ALMATY, Kazakhstan — Mass protests in Kazakhstan began peacefully over the New Year weekend, with marchers decrying a sharp rise in fuel prices. They quickly spread from the western part of the Central Asian nation to more populated areas, eventually reaching its largest city of Almaty.
But something changed in a week.
Groups of armed men appeared in Almaty, some were seen in cars without license plates or with their faces covered. Protesters at the peaceful protests say these men began urging them to storm government buildings, promising to give them guns.
Clashes with the police soon erupted, and by the night of January 5, Almaty was in chaos. City Hall was burning, as were cars and buses; stores were looted; and attempts were made to storm the presidential residence. Gunshots were heard in the streets, the internet was cut, and even the airport was briefly seized.
President Kassym-Jomart Tokayev blamed the unrest on “terrorists” who received foreign training and support.
But nearly two weeks after the events that left dozens dead and around 16,000 arrested, the government has presented no evidence to support its claim of outside involvement.
It remains unclear if these more violent actors were individuals taking advantage of the chaos to loot and vandalize stores, or if they were part of organized groups with broader political motives.
Protesters, however, say their rallies were somehow undermined, leading to a crackdown by security forces. Tokayev said authorities did not use force during peaceful protests.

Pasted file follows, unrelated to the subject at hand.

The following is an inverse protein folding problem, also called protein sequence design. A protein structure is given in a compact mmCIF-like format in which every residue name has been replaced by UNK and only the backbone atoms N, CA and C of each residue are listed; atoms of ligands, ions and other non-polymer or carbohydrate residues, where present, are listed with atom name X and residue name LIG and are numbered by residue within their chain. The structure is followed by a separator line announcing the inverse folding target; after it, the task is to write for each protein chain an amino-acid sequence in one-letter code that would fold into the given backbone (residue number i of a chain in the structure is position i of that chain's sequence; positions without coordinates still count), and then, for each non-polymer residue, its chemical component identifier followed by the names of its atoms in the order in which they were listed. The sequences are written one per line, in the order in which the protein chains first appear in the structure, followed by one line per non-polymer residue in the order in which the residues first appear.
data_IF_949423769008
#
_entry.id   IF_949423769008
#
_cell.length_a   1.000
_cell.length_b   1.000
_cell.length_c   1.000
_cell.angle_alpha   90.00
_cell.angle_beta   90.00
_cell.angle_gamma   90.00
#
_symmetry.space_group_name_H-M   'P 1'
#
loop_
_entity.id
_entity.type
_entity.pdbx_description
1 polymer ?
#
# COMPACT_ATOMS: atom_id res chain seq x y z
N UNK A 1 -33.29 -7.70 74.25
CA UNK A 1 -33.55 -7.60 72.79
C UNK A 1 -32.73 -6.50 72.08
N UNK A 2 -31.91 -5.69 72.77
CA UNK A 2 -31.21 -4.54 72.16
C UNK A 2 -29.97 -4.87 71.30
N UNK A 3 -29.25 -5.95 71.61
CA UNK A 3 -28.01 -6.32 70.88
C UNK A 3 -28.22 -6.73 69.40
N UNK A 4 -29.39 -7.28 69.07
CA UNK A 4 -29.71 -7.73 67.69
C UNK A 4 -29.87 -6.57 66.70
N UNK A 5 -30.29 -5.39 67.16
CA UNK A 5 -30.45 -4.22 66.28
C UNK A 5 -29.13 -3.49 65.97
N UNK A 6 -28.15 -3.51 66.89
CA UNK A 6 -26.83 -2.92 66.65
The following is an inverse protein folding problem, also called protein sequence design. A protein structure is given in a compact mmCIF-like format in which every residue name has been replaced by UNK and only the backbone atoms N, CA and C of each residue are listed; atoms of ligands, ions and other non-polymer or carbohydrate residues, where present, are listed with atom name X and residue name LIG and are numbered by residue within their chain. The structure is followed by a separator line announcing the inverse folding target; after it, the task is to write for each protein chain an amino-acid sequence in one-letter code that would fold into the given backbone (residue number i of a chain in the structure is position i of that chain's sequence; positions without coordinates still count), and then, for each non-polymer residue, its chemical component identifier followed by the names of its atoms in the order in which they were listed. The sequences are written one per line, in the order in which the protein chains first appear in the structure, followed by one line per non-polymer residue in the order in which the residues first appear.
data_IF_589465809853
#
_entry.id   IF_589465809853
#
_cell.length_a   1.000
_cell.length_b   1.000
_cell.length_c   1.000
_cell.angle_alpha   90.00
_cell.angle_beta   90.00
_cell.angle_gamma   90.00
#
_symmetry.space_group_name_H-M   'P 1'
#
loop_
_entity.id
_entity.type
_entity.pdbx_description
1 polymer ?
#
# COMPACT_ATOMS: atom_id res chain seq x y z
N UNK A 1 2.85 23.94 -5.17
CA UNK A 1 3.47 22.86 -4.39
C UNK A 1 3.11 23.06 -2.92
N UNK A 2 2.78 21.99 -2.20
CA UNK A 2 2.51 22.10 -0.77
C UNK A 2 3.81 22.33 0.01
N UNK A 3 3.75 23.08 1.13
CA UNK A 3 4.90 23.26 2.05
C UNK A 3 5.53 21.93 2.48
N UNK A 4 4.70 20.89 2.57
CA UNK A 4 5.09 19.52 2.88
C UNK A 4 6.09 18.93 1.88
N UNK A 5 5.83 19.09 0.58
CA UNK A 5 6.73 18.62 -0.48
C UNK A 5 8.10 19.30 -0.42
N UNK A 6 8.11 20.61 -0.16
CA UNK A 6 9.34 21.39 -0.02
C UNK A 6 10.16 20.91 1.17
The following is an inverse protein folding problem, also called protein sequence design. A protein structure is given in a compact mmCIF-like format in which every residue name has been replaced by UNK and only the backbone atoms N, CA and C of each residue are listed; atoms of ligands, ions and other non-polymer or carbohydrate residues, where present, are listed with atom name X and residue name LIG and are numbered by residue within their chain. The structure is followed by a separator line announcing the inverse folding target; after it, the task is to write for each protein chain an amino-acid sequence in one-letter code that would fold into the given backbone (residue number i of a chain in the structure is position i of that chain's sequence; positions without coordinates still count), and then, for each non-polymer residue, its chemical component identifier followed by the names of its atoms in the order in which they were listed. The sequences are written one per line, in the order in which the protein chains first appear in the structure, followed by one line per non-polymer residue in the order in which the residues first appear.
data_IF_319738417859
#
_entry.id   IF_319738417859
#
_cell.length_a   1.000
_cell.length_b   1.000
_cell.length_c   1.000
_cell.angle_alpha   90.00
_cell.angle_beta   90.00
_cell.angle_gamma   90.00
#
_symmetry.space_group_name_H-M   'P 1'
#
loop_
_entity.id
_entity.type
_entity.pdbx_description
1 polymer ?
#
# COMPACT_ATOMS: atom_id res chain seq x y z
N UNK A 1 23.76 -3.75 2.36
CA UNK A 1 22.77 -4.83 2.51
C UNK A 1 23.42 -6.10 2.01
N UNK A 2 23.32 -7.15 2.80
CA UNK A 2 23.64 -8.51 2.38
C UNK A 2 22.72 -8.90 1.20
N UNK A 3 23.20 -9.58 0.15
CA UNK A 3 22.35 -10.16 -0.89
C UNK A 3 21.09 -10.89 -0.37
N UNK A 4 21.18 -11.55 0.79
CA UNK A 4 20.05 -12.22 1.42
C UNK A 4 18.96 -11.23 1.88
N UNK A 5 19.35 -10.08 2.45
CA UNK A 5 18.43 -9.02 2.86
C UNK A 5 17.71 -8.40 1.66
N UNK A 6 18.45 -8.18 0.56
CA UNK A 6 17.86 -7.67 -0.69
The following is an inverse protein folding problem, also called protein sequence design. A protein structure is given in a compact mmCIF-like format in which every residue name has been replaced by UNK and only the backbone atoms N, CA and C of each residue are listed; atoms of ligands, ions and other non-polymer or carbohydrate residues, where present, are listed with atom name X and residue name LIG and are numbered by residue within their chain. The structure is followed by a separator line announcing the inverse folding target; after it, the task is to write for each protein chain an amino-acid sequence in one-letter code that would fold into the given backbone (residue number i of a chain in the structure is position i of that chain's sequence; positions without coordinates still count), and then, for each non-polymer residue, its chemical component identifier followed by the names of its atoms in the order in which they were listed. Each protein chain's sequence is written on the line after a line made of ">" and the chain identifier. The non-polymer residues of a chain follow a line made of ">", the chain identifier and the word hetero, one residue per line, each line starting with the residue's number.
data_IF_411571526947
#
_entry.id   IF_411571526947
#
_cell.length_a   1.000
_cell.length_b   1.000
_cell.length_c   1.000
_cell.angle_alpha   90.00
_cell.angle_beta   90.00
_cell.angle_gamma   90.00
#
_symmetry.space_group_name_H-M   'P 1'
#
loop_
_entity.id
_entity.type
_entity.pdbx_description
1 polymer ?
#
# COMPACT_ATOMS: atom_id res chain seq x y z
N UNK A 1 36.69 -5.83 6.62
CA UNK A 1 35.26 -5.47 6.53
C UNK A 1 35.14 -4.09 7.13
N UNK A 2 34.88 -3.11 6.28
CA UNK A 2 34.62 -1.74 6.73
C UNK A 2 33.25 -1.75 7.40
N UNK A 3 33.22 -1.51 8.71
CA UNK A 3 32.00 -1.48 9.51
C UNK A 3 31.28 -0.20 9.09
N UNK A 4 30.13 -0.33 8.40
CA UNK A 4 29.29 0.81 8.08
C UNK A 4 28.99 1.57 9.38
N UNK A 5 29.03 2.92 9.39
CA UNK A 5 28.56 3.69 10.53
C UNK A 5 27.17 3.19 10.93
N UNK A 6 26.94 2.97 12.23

Although protests began over higher fuel prices, the scope and agenda of the protests quickly widened. Large crowds gathered in major cities, expressing frustration over deteriorating living conditions and inequality under the authoritarian government that has maintained a stranglehold on power for more than three decades in the energy-rich nation of 19 millions of inhabitants.
Much of that happened under longtime leader Nursultan Nazarbayev, who stepped down in 2019 in favor of Tokayev, his hand-picked successor, but maintained influence behind the scenes. The slogan “Shal ket!” “Old man, go ahead! – was chanted at rallies.
“A significant part of the people are those who have come at the call of their hearts to express their attitude towards the authorities, because they are tired, because they do not feel that the state provides them social security,” said a human rights activist. Galym Ageleuov, president of the Liberty Foundation.
Tokayev initially tried to calm the crowds by announcing a 180-day cap on fuel prices and returning Nazarbayev as head of the National Security Council, a move widely seen as an attempt to end patronage. former ruler while consolidating power.
But protests continued and violence escalated amid peaceful rallies in Almaty.
A protester whose first name is Bezshan said that on January 5, gunmen approached and asked young people in the crowd to help them storm a police station. “They said they would distribute weapons,” he told The Associated Press, recalling the incident more than a week later. AP chose not to release the full names of protesters interviewed out of an abundance of caution for their safety.